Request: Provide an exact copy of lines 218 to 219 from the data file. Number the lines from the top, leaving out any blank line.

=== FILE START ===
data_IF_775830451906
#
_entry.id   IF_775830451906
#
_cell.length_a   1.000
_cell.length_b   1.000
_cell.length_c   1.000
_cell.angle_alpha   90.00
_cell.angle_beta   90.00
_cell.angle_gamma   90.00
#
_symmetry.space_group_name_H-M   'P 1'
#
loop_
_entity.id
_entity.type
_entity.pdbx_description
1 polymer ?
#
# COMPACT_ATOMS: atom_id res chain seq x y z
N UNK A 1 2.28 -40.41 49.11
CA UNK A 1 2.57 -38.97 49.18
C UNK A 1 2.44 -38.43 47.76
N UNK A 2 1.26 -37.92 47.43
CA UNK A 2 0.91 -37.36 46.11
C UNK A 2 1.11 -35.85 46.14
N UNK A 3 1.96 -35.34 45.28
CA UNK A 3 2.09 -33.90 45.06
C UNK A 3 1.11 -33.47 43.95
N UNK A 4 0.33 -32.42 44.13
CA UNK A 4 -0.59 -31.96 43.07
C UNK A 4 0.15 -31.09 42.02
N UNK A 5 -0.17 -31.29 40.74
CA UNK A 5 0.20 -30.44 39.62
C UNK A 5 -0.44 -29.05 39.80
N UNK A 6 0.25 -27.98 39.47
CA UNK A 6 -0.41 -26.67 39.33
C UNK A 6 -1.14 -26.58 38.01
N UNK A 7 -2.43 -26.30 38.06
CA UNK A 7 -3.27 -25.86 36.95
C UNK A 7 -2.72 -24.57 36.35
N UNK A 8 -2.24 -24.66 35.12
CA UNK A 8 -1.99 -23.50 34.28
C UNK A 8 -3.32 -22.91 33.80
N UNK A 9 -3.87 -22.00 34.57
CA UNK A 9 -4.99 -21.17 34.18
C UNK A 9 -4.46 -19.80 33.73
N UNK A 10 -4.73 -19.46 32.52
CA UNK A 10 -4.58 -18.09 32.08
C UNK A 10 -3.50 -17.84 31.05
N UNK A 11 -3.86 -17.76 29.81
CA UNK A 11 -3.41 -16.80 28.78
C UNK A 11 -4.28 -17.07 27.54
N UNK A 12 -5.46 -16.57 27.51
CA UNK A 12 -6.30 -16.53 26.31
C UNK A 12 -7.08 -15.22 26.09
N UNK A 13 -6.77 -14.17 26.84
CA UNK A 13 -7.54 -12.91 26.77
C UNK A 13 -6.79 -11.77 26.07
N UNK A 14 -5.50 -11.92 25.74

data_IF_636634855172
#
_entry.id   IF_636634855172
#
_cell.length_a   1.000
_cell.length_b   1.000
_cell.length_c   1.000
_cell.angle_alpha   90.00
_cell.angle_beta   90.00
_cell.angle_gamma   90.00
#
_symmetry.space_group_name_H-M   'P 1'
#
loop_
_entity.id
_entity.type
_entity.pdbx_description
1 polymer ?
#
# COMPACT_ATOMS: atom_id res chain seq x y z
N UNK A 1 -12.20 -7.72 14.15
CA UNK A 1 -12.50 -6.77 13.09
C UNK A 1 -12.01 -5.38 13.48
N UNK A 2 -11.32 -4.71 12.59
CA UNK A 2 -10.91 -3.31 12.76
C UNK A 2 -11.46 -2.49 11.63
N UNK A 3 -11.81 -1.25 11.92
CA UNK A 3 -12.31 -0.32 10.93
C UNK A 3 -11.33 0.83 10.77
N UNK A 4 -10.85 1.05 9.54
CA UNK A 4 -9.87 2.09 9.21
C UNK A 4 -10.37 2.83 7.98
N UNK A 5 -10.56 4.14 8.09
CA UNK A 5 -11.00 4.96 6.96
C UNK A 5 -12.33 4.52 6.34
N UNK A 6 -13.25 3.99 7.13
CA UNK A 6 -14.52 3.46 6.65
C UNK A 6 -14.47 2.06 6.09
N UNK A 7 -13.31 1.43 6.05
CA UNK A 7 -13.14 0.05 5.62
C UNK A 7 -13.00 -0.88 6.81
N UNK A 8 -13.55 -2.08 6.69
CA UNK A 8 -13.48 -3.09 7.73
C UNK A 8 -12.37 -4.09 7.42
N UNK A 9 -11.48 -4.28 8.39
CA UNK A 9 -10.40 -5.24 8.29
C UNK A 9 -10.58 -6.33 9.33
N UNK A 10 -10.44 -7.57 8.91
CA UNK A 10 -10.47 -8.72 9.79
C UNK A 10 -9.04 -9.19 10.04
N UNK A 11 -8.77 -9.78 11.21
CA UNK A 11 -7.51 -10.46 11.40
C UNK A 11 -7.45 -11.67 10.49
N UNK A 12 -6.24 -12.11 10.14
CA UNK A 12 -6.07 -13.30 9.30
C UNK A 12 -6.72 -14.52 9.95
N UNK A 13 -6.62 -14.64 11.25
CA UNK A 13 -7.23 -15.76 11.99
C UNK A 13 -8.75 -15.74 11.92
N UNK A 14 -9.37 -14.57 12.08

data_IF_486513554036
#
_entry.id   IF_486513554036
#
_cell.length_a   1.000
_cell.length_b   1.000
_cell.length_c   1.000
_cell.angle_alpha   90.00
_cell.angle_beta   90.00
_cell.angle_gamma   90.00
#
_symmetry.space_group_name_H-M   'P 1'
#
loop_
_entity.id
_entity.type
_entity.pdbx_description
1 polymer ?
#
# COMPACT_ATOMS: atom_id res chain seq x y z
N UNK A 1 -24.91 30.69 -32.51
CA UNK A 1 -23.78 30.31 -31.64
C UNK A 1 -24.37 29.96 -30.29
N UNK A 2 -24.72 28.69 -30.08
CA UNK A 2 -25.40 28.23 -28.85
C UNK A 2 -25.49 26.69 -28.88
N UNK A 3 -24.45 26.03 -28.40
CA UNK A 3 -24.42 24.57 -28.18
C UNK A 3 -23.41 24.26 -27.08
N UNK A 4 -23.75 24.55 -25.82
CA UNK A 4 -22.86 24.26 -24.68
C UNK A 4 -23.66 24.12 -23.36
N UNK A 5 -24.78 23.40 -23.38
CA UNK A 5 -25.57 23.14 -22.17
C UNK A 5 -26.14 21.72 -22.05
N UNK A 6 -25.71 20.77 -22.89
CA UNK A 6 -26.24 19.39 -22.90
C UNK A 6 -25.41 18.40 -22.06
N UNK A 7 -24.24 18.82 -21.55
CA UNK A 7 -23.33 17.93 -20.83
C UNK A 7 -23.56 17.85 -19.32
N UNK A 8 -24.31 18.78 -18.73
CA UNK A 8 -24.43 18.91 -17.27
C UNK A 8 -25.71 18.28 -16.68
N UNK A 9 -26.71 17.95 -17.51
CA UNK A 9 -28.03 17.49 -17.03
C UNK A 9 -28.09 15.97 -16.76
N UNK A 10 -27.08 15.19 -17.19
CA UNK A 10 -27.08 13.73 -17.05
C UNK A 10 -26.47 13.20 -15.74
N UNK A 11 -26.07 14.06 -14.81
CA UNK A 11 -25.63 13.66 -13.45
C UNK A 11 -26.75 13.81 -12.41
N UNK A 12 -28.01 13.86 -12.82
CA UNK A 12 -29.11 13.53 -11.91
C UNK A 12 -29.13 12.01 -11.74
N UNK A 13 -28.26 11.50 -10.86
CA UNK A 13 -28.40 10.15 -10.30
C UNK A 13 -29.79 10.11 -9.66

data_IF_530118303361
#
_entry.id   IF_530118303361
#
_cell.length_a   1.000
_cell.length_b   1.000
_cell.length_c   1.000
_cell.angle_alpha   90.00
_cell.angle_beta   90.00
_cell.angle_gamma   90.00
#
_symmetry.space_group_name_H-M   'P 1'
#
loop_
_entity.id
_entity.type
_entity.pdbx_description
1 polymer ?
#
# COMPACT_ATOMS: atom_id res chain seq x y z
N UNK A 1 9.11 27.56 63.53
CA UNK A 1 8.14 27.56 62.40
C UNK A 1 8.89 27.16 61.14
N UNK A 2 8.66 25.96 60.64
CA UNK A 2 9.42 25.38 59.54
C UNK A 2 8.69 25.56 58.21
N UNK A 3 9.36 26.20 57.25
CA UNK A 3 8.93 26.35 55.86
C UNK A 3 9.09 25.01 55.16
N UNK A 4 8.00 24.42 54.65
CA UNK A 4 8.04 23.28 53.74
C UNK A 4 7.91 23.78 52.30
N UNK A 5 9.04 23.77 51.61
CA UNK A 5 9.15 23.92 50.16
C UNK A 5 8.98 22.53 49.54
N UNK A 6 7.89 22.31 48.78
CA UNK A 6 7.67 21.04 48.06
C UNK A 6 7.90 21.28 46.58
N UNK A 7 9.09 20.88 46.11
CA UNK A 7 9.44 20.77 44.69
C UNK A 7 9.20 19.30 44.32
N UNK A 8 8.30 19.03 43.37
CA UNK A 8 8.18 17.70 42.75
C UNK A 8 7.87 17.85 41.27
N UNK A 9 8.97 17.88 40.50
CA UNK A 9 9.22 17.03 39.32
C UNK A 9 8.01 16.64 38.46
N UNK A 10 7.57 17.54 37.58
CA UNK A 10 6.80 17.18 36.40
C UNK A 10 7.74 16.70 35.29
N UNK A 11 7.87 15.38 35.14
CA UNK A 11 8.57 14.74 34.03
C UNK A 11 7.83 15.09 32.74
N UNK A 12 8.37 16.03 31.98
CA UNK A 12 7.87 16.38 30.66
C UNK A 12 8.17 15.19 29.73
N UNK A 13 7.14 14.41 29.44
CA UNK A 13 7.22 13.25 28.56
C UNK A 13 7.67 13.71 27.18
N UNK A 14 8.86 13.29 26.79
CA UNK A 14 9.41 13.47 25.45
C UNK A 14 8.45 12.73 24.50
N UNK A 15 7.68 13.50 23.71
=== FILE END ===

N UNK A 7 9.09 20.88 46.11
CA UNK A 7 9.44 20.77 44.69